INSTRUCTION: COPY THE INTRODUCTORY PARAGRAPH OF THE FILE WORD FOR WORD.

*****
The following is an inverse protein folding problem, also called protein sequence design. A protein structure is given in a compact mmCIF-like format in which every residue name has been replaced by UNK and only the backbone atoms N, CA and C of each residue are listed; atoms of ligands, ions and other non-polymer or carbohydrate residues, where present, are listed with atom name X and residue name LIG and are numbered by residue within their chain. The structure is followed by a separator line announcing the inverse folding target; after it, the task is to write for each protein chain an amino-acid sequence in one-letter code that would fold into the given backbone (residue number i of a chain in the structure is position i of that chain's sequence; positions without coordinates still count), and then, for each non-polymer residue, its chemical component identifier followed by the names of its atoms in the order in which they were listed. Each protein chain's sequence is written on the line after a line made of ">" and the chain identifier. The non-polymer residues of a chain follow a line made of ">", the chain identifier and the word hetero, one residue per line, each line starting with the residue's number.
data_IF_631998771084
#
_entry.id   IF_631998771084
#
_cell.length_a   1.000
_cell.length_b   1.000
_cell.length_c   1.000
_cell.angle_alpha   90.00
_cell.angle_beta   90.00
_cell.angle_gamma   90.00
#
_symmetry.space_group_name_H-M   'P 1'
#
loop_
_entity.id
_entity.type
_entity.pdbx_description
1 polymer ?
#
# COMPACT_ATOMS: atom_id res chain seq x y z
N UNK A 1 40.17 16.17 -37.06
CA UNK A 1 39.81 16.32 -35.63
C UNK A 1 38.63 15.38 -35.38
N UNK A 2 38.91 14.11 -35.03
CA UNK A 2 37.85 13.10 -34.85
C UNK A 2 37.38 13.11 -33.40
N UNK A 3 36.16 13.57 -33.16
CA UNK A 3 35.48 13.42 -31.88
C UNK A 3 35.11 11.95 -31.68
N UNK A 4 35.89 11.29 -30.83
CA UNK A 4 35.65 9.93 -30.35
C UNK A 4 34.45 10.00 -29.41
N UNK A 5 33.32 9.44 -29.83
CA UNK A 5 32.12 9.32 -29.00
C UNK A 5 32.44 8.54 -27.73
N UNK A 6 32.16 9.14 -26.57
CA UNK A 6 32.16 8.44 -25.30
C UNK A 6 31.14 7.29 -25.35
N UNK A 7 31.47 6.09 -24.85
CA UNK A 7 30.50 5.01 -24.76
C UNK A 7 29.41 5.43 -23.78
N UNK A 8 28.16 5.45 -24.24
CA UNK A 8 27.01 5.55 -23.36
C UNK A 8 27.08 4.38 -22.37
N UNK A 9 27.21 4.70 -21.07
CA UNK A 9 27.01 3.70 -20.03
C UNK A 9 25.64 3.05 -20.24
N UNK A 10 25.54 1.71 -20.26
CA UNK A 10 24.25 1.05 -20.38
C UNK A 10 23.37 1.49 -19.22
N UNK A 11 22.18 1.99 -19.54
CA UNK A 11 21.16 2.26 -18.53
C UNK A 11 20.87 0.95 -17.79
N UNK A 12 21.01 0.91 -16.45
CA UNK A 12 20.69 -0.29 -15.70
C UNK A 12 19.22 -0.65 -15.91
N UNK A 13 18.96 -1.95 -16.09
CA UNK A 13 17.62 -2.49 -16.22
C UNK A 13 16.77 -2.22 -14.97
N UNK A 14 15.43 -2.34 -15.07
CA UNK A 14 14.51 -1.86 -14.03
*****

The following is an inverse protein folding problem, also called protein sequence design. A protein structure is given in a compact mmCIF-like format in which every residue name has been replaced by UNK and only the backbone atoms N, CA and C of each residue are listed; atoms of ligands, ions and other non-polymer or carbohydrate residues, where present, are listed with atom name X and residue name LIG and are numbered by residue within their chain. The structure is followed by a separator line announcing the inverse folding target; after it, the task is to write for each protein chain an amino-acid sequence in one-letter code that would fold into the given backbone (residue number i of a chain in the structure is position i of that chain's sequence; positions without coordinates still count), and then, for each non-polymer residue, its chemical component identifier followed by the names of its atoms in the order in which they were listed. Each protein chain's sequence is written on the line after a line made of ">" and the chain identifier. The non-polymer residues of a chain follow a line made of ">", the chain identifier and the word hetero, one residue per line, each line starting with the residue's number.